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Former Northstar directors, officers reach deal with Ontario over cleanup

When it was discovered the groundwater was contaminated by their plant in Cambridge, Ont., Northstar Aerospace went about remediating it. Unfortunately, they went into bankruptcy but work had to continue. Now the provincial Ministry of the Environment is looking to go after former directors of the company after the ministry was unable to secure more funding for the cleanup.

Fred Lum/The Globe and Mail

A group of former directors and officers of defunct Northstar Aerospace Inc. has reached a settlement with Ontario's Environment Ministry over a controversial order holding them personally responsible for a $15-million cleanup of a polluted parcel of company land.

The Environment Ministry said in a statement Monday that it had reached an agreement with the former directors that will see them provide $4.75-million to cover environmental remediation at the former Northstar site in Cambridge, Ont.

The settlement is only a fraction of the $15-million the ministry had originally been seeking, but will cover the long-term management of the remediation and monitoring programs under way around the polluted land. The Environment Ministry will oversee the cleanup process at the abandoned site.

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"This is the first time the ministry has held corporate directors of a publicly traded company personally responsible for an environmental clean-up after a company has gone bankrupt," the ministry said in a statement.

"All groundwater and air remediation work will continue uninterrupted and the ministry will make sure the community remains protected."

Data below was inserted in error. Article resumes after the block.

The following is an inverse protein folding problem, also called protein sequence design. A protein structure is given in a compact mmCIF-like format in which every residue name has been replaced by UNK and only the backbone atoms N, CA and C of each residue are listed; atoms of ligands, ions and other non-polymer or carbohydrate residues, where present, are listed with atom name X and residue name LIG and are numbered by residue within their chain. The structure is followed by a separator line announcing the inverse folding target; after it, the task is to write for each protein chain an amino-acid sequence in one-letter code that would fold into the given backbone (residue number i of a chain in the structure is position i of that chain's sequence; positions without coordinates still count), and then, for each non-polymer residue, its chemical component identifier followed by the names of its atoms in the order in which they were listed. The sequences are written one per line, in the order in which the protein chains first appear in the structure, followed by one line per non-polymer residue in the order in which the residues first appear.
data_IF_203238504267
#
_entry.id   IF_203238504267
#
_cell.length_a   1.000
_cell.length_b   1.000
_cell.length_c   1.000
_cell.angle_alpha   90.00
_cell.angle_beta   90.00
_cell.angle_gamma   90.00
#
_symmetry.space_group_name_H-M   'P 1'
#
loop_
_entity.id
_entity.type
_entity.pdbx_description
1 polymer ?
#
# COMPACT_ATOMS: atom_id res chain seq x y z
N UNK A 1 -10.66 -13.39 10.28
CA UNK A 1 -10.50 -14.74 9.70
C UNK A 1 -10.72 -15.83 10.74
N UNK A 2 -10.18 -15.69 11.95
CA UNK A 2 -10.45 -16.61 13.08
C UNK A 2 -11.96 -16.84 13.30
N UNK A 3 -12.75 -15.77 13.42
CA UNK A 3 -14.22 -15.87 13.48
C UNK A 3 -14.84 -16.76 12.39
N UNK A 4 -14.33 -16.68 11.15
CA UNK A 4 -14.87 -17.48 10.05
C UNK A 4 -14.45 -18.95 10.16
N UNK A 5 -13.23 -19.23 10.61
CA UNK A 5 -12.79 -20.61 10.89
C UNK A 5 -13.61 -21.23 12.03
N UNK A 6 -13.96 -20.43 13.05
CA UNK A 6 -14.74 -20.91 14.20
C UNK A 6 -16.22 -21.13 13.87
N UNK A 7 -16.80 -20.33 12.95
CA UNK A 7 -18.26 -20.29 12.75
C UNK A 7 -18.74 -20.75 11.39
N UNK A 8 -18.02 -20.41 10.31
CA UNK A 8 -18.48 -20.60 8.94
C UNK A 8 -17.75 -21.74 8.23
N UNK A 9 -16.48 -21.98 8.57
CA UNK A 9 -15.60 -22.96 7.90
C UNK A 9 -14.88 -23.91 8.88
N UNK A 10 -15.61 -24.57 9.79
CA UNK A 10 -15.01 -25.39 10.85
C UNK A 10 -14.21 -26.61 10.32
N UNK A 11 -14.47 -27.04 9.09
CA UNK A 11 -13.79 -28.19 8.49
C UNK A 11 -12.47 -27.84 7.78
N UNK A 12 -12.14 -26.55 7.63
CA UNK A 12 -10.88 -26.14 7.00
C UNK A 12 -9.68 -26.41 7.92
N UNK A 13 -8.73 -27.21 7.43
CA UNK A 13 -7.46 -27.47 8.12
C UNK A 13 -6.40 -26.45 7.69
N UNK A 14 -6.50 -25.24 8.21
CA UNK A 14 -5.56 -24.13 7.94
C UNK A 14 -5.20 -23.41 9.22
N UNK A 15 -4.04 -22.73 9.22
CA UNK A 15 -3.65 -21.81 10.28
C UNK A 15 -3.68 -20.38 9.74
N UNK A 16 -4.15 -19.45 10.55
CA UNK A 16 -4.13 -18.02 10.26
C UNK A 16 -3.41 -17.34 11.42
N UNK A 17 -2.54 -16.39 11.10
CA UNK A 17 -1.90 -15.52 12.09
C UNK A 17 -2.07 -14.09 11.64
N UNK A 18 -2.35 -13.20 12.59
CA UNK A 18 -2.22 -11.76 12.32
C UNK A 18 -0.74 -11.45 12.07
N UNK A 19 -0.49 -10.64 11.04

Northstar directors had appealed the original ministry ruling holding them liable for cleanup of the site, saying it flew in the face of legal principles that limit personal liability of individuals working for an incorporated company. The negotiated settlement was reached Monday on the day an appeal hearing in the case was scheduled to begin.

The company filed for bankruptcy protection in 2011 and its assets were sold, but there was no buyer for the Cambridge land and it was abandoned. Northstar found high levels of chromium and trichloroethylene (TCE) – a known carcinogen used in metal degreasers – in the air, soil and water around the site in 2004 and spent more than $20-million cleaning up the site before it went out of business.

Since detection, 461 houses around the property have received ongoing indoor air monitoring, and many still have machines in place to extract vapours.

The Institute of Corporate Directors, which represents 7,500 corporate directors in Canada, had submitted a third-party witness statement in the case, saying the ministry's payment order set a dangerous precedent that would make people reluctant to join boards of companies with industrial land.

ICD chief executive officer Stan Magidson said in an interview earlier in October that Ontario's Environment Protection Act can hold directors liable for pollution when they were negligent, but should not hold them liable for pollution "they did not cause and could not prevent."

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Many directors on the board joined long after the pollution occurred and while it was being cleaned up. The directors argued it wasn't even clear the pollution occurred after Northstar bought the land in 1986 and may have occurred years earlier.

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About the Author
Real Estate Reporter

Janet McFarland is the real estate reporter for The Globe and Mail’s Report on Business, with a focus on residential real estate trends. She joined Report on Business in 1995, and has specialized in reporting on corporate governance, executive compensation, pension policy, business law, securities regulation and enforcement of white-collar crime. More


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